In reply to by Kimberly Evans… (not verified)

Kimberly, this sounds like a great question for your healthcare team, as they have the clinical expertise to delve into steroid effects at the cellular level.

Steroids are used as the main treatment for certain inflammatory conditions, such as systemic vasculitis (inflammation of blood vessels) and myositis (inflammation of muscle), which treats a variety of conditions in which the body's defense system malfunctions and causes tissue damage.
Some pros, the good effects will most likely lead to the negative effects. These positive effects are only temporary.
Pros: Increases visual appearance, improves athletic ability, muscular strength and performance, loose weight, provides muscles more oxygen and increases muscle mass.

Cons: If you are an athlete taking steroids, you can be suspended from games and even be expelled from the league. Many people using steroids can get liver cancer, have organ damage, psychological defects, hormonal changes, and sometimes infertility. It should be legally used otherwise users could get arrested for using illegally. It increase the risk of Hepatitis B and C. It does have have enlarged breasts for men and increase facial hair in women, susceptibility to HIV and other transmitted diseases, etc.

While using streroids , it will give you a lots of pros to be a stud till you are young, but you will have to face a million cons when you reach 40.

They aren’t referring to anabolic steroid use.

I really like this amazing blog post that has provided the information about diabetes and how effected our glucose level. In this post you provide insulin pump for diabetes. I like your blog very much. Thank you for this awesome blog.

Submitted by Ali (not verified) on

In reply to by Commenter (not verified)

I took prednisone for a month as a combination drug with antitubercule (TB) immediately I developed DM2 told my doctor then said continue taking and I decided to stop taking. But now my bs is more than 300 even taking meds (metformin). Its been five months and I don't know what to do. ....

Submitted by Karrie Hawbaker (not verified) on

In reply to by Ali (not verified)

Ali, I'm sorry to hear that. This is a conversation that you need to have with your healthcare team.

Submitted by Chuck Sternlieb (not verified) on

In reply to by Karrie Hawbaker (not verified)

I'm type 2 for 10 years. Until a year ago my A1C Ave.6.5! Developed Ulcerative Colitis,went on Prednisone for a month, and a year later my last 4 A1Cs have been about 7.8 even though I have cut my carbs. in half or more and lost 45 pounds!!!! I can't seem to find a way to get my blood sugar levels down!!!!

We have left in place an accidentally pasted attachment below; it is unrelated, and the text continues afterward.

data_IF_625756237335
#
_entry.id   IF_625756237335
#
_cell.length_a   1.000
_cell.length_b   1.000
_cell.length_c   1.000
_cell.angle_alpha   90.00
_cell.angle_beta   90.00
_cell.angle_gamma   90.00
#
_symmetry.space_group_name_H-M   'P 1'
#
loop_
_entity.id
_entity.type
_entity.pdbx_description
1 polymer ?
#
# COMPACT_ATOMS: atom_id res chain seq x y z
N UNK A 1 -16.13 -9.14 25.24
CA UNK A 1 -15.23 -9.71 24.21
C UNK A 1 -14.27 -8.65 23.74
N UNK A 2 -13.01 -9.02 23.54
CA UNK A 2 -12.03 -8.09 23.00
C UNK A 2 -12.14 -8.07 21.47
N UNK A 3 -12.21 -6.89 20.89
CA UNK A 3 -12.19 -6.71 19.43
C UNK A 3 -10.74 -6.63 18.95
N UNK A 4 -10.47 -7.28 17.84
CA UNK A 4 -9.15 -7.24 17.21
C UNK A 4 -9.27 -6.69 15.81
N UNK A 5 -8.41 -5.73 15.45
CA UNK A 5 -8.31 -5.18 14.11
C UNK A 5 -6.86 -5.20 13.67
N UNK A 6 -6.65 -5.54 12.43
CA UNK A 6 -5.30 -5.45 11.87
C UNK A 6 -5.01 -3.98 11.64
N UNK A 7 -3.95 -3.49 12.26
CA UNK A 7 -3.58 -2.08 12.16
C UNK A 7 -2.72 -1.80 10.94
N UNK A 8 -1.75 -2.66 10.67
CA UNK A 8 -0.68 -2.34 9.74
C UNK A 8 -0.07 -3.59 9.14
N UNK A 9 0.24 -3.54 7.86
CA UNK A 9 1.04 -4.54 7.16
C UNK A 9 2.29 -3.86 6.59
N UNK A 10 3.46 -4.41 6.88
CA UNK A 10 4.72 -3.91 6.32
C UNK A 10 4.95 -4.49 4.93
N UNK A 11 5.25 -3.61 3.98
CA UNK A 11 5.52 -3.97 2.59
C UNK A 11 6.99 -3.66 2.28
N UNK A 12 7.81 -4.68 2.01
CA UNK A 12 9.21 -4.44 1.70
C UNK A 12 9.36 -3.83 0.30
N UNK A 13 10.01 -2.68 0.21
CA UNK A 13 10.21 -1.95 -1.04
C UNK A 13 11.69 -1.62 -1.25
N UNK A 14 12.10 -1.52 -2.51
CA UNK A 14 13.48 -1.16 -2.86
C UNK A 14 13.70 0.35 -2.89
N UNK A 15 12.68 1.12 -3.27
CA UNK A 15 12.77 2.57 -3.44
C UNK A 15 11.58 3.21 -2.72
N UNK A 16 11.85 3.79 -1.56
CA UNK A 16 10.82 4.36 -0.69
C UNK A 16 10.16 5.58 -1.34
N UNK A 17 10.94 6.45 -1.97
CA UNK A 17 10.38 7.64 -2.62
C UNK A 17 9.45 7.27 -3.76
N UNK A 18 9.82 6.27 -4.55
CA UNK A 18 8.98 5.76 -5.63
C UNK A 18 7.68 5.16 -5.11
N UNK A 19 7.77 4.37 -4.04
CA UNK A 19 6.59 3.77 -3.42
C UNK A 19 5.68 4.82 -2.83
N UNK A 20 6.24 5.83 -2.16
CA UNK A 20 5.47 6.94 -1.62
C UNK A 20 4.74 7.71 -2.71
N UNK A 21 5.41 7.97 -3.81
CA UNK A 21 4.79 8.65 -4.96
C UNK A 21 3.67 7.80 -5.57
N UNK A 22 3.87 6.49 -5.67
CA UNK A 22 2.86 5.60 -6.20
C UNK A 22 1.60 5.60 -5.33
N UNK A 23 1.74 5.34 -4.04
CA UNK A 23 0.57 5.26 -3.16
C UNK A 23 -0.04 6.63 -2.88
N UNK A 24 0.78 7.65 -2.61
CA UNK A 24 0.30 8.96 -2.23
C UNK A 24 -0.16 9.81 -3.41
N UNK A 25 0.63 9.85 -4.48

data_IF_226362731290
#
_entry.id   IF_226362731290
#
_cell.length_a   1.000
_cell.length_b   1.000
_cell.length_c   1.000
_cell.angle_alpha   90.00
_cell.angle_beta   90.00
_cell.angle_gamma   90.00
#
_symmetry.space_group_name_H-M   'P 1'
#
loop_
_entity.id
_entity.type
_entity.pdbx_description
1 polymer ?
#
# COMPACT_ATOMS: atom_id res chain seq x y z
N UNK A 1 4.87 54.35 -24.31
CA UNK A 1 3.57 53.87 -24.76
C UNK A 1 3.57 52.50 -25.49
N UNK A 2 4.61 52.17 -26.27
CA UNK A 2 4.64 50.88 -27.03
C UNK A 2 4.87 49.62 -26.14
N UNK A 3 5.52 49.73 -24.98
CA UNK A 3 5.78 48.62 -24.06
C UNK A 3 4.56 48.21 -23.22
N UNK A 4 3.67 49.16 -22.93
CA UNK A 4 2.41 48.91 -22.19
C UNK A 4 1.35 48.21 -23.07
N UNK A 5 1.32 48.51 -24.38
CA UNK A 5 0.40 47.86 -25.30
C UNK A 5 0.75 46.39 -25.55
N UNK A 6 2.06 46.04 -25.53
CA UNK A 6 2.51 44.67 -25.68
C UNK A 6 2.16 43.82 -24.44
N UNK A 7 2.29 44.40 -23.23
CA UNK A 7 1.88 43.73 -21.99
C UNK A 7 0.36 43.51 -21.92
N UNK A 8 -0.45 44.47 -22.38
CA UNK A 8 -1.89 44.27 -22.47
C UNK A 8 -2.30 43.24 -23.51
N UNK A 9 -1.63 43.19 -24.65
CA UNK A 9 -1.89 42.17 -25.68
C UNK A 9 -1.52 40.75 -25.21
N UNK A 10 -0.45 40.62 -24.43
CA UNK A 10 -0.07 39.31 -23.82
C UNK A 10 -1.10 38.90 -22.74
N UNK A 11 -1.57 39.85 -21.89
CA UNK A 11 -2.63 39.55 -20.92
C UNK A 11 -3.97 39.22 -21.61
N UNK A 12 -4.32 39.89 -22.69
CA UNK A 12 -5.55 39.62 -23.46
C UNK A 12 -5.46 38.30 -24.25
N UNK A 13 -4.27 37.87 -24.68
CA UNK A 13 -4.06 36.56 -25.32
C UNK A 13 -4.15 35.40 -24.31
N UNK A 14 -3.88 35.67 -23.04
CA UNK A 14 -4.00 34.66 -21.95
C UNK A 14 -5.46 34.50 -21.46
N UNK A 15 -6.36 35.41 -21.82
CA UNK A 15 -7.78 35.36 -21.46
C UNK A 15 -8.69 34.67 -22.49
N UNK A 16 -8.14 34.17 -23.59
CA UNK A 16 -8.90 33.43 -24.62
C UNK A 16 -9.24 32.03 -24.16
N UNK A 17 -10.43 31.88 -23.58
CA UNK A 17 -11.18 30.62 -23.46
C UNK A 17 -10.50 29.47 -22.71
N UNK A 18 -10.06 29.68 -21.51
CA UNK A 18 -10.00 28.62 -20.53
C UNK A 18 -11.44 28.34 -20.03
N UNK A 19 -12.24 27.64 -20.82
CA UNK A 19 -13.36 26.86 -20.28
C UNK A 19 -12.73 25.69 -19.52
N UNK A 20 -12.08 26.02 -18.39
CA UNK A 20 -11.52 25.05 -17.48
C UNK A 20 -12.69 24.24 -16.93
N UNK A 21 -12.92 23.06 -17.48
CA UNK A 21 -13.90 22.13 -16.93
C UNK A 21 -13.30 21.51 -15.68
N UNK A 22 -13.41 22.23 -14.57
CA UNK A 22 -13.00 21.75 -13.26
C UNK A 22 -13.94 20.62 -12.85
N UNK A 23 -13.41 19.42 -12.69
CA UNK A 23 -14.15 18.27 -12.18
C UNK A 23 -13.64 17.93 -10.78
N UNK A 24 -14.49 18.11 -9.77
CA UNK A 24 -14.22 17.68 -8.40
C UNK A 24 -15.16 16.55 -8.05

Submitted by Karrie Hawbaker (not verified) on

In reply to by Chuck Sternlieb (not verified)

Sorry to hear that, Chuck. I recommend working more closely with your healthcare team since I'm unable to provide any medical advice. We wish you the best of luck.

Submitted by Brenda (not verified) on

In reply to by Chuck Sternlieb (not verified)

I know it sounds crazy but I know several people including my husband that does it. Eat dill pickles it has to be dill because they have no sugar he told his dr and all he said was that he had heard that before and if it works then keep doing it

Submitted by Soni Sers (not verified) on

In reply to by Commenter (not verified)

I recently had a steroid shot because I developed a rash that I couldn't control. Also was given a weeks worth of steroid pills. The next day I had an appointment with a hand specialist & got a steroid shot in the finger. Now my glucose levels shoot up to 450 at times. How long will this last?

Submitted by Esha (not verified) on

In reply to by Soni Sers (not verified)

I have the same problem . Plz tell how long will this last?

Submitted by Karrie Hawbaker (not verified) on

In reply to by Esha (not verified)

Thanks for reaching out, Esha. This is a good conversation to have with your healthcare provider. Individual needs vary by person and changes and adjustments should be talked through with your healthcare team.

I had steroid shots about 8 months ago to help with both shoulders ROM. Recently my A1C jumped from the 6's to the 8's and my normally steady glucose # went from 120 to 260. How long after steroid shots will they affect glucose? Also: I have a bone resorption disease (Paget's - spine) for 10 years now I've had a serious problem with excess calcium in the bones and joints (calcify / spine) yet none in the blood. How does calcium problems affect glucose? I very much appreciate your help.

Hi Dennis, I'm sorry to hear this and wish you best of luck in your recovery. Unfortunately, I'm unable to provide medical advice and recommend reaching out to your healthcare team for your individual care.

Submitted by Beverley Smith (not verified) on

In reply to by Commenter (not verified)

I have rheumatoid arthritis and am also a T1 diabetic. Since completing chemotherapy for cancer I have noticed that steroid injections no longer cause any increase in blood sugar levels. None at all. Previously I would need to increase basal rates by 200 - 300% following a steroid injection. Should I be concerned?

Submitted by Karrie Hawbaker (not verified) on

In reply to by Beverley Smith (not verified)

Beverley, thank you for reaching out! It sounds like you’ve gone through quite a bit and you’re a survivor! Keep in mind that every individual is different and if current medications aren’t impacting your BG levels, it is a good thing. Please continue working with your healthcare team if you have any specific questions.